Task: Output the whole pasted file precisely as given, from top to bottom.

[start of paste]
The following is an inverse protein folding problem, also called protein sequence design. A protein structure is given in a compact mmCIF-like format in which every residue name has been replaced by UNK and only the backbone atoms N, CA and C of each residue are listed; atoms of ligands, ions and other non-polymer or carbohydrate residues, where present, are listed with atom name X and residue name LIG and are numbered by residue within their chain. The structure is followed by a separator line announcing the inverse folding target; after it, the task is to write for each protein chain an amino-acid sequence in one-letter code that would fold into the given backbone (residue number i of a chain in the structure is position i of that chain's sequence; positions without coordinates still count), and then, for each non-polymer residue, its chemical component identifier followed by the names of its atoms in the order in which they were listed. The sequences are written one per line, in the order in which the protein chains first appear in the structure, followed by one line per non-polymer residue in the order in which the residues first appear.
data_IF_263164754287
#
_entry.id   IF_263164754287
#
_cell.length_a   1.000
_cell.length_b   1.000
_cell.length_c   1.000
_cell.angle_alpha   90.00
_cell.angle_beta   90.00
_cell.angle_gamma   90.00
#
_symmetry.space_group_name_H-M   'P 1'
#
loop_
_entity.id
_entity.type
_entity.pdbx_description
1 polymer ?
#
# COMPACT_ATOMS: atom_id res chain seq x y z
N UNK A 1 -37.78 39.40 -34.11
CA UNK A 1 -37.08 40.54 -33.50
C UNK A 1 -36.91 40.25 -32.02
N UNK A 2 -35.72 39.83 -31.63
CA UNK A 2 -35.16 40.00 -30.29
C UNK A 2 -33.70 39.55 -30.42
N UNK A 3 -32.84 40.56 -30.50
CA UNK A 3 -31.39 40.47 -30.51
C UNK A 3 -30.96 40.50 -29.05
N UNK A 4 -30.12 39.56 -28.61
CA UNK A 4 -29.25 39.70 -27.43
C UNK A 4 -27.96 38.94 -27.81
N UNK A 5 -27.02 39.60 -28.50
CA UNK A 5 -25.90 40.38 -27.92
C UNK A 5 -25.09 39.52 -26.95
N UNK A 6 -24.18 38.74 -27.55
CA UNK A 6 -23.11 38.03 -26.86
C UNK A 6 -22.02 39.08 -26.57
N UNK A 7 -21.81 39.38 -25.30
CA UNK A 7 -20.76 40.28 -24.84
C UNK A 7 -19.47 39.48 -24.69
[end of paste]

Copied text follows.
The following is an inverse protein folding problem, also called protein sequence design. A protein structure is given in a compact mmCIF-like format in which every residue name has been replaced by UNK and only the backbone atoms N, CA and C of each residue are listed; atoms of ligands, ions and other non-polymer or carbohydrate residues, where present, are listed with atom name X and residue name LIG and are numbered by residue within their chain. The structure is followed by a separator line announcing the inverse folding target; after it, the task is to write for each protein chain an amino-acid sequence in one-letter code that would fold into the given backbone (residue number i of a chain in the structure is position i of that chain's sequence; positions without coordinates still count), and then, for each non-polymer residue, its chemical component identifier followed by the names of its atoms in the order in which they were listed. The sequences are written one per line, in the order in which the protein chains first appear in the structure, followed by one line per non-polymer residue in the order in which the residues first appear.
data_IF_263164754287
#
_entry.id   IF_263164754287
#
_cell.length_a   1.000
_cell.length_b   1.000
_cell.length_c   1.000
_cell.angle_alpha   90.00
_cell.angle_beta   90.00
_cell.angle_gamma   90.00
#
_symmetry.space_group_name_H-M   'P 1'
#
loop_
_entity.id
_entity.type
_entity.pdbx_description
1 polymer ?
#
# COMPACT_ATOMS: atom_id res chain seq x y z
N UNK A 1 -37.78 39.40 -34.11
CA UNK A 1 -37.08 40.54 -33.50
C UNK A 1 -36.91 40.25 -32.02
N UNK A 2 -35.72 39.83 -31.63
CA UNK A 2 -35.16 40.00 -30.29
C UNK A 2 -33.70 39.55 -30.42
N UNK A 3 -32.84 40.56 -30.50
CA UNK A 3 -31.39 40.47 -30.51
C UNK A 3 -30.96 40.50 -29.05
N UNK A 4 -30.12 39.56 -28.61
CA UNK A 4 -29.25 39.70 -27.43
C UNK A 4 -27.96 38.94 -27.81
N UNK A 5 -27.02 39.60 -28.50
CA UNK A 5 -25.90 40.38 -27.92
C UNK A 5 -25.09 39.52 -26.95
N UNK A 6 -24.18 38.74 -27.55
CA UNK A 6 -23.11 38.03 -26.86
C UNK A 6 -22.02 39.08 -26.57
N UNK A 7 -21.81 39.38 -25.30
CA UNK A 7 -20.76 40.28 -24.84
C UNK A 7 -19.47 39.48 -24.69